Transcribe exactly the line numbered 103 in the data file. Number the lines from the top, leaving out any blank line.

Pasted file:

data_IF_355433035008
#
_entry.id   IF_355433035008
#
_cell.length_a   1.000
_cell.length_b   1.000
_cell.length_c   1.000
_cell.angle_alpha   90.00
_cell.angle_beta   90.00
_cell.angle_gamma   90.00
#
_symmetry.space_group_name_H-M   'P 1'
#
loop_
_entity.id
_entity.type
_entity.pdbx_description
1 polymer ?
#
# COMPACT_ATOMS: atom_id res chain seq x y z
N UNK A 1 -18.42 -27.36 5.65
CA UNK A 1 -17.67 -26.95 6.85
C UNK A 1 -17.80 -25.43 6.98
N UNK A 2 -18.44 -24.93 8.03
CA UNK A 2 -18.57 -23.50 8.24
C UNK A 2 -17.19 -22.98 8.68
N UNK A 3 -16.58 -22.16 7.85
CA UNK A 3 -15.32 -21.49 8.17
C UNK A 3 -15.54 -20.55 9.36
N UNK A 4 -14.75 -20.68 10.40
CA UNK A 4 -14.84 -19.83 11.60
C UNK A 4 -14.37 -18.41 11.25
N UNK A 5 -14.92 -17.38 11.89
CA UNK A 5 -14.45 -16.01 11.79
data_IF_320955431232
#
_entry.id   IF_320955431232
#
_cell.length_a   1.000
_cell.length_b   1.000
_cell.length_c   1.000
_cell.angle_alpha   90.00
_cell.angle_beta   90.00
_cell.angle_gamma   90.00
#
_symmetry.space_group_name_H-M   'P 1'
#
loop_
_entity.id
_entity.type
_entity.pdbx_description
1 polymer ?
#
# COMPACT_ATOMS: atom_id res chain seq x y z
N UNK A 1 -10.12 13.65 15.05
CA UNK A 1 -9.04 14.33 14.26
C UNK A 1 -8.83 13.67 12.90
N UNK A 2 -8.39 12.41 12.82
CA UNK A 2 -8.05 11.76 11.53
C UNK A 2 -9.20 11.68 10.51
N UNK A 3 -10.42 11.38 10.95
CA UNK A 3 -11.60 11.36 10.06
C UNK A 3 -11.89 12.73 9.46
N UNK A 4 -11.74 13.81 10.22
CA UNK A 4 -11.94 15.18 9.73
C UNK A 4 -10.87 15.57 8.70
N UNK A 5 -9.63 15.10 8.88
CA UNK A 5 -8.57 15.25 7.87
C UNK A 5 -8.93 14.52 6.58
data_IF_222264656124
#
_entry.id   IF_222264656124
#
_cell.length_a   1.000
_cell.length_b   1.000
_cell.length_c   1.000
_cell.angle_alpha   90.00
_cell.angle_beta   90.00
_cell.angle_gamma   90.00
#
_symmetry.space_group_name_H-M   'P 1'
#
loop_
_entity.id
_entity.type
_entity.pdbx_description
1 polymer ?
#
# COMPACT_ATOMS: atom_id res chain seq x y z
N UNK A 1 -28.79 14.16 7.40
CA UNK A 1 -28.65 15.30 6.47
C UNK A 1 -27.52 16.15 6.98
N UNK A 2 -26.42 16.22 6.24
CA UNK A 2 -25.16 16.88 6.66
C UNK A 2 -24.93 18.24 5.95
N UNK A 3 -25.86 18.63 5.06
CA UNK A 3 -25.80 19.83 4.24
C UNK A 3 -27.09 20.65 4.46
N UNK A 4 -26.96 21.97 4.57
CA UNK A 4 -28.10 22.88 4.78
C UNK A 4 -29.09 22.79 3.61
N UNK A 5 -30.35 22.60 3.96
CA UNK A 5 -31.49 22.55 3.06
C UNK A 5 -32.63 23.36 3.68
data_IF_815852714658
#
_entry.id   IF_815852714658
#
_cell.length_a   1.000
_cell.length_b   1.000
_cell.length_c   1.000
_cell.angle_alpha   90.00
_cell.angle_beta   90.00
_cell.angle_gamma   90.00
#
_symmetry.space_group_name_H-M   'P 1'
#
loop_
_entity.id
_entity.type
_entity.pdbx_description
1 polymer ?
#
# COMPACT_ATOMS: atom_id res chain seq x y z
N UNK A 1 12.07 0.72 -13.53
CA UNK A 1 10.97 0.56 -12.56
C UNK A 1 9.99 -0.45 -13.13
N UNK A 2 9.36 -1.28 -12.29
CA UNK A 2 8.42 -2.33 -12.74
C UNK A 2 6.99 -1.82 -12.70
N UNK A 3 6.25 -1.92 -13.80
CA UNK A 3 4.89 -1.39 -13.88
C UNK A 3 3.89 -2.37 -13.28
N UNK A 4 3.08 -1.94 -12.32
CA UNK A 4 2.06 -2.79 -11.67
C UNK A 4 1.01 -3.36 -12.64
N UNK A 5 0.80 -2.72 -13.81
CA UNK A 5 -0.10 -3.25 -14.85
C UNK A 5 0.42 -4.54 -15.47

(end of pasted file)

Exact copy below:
CA UNK A 5 -31.49 22.55 3.06